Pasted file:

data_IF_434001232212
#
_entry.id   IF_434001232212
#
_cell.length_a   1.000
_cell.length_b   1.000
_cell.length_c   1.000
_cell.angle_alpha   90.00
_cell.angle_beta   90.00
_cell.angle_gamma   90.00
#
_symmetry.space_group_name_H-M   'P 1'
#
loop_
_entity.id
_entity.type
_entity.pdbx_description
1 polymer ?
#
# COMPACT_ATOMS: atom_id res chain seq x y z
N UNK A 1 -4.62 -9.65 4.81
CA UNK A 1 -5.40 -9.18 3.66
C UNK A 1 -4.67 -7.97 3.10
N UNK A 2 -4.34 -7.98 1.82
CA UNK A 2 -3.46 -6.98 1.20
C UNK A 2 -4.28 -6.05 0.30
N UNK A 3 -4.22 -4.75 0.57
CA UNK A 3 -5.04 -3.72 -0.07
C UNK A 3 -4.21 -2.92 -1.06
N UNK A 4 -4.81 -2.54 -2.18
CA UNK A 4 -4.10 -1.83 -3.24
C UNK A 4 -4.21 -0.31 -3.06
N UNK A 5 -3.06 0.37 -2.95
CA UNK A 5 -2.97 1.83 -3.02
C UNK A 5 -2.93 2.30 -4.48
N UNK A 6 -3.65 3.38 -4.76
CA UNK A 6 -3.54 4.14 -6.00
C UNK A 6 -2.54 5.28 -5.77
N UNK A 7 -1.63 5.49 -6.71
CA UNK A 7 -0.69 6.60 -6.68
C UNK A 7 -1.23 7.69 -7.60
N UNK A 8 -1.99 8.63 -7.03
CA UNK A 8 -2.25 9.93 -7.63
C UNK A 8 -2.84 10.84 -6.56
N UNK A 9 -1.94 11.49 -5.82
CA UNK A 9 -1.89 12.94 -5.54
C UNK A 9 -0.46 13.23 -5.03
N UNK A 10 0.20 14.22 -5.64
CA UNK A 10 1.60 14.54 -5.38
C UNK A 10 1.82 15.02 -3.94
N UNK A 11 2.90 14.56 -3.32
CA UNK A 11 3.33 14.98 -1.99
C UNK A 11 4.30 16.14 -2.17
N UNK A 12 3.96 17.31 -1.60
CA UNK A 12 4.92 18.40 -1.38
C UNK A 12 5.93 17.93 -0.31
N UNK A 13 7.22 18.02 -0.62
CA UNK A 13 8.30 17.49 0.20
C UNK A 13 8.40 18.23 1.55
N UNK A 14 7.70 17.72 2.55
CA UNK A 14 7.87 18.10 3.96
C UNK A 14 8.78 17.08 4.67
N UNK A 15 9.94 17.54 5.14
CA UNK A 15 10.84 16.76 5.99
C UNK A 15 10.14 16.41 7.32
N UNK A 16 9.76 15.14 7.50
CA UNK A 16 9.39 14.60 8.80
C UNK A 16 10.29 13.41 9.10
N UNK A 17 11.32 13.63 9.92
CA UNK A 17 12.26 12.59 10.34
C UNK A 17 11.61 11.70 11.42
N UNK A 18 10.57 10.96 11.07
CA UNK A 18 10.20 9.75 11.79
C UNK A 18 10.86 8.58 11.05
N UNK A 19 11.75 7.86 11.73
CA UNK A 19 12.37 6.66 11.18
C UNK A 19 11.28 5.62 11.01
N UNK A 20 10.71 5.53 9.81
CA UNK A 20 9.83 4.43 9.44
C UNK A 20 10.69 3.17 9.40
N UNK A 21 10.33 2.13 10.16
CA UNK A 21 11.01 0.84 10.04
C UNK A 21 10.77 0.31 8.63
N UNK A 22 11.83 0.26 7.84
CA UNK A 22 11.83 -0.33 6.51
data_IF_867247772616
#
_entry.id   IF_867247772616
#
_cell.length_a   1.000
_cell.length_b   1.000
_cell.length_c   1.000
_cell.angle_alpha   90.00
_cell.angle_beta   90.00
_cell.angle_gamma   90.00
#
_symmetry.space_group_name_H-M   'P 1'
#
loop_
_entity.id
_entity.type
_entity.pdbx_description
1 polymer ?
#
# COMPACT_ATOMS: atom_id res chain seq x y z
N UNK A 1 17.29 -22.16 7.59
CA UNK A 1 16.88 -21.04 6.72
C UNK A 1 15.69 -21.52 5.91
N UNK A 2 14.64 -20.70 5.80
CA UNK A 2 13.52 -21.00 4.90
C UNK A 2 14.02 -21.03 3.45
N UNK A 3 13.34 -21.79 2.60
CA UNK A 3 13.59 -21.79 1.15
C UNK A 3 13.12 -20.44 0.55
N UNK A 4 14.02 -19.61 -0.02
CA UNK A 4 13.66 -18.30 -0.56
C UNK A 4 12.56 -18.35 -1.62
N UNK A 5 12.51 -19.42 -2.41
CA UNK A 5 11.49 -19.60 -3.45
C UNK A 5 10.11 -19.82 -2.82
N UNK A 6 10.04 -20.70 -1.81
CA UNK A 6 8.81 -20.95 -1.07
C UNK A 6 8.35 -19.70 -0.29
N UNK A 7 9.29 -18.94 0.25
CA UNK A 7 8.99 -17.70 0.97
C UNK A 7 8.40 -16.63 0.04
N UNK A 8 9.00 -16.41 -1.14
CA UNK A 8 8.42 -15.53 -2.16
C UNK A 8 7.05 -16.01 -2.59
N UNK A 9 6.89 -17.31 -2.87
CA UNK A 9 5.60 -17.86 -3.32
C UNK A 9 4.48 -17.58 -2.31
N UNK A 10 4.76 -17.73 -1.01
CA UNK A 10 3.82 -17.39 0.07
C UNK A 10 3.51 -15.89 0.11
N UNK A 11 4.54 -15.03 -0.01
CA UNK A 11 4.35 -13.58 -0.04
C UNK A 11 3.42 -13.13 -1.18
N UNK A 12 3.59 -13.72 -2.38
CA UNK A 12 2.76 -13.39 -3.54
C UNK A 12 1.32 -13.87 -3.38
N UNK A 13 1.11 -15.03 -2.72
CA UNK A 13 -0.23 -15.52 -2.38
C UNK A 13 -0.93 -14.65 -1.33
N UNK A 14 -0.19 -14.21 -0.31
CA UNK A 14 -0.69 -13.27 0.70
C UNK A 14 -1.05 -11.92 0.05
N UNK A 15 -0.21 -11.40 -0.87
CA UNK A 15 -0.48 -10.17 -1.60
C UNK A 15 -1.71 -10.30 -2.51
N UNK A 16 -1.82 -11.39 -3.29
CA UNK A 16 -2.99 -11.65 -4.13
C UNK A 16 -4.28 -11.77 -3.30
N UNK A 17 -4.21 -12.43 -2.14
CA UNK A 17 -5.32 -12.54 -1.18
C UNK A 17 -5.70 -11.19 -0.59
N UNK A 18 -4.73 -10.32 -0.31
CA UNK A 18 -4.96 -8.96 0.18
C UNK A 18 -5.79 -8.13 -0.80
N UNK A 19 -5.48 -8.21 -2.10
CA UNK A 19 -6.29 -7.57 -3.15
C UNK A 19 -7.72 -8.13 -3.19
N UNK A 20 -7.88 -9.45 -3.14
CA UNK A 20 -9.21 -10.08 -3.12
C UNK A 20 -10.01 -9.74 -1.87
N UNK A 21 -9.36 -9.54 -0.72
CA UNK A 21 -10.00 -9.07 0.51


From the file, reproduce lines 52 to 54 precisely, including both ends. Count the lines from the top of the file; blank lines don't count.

CA UNK A 11 3.33 14.98 -1.99
C UNK A 11 4.30 16.14 -2.17
N UNK A 12 3.96 17.31 -1.60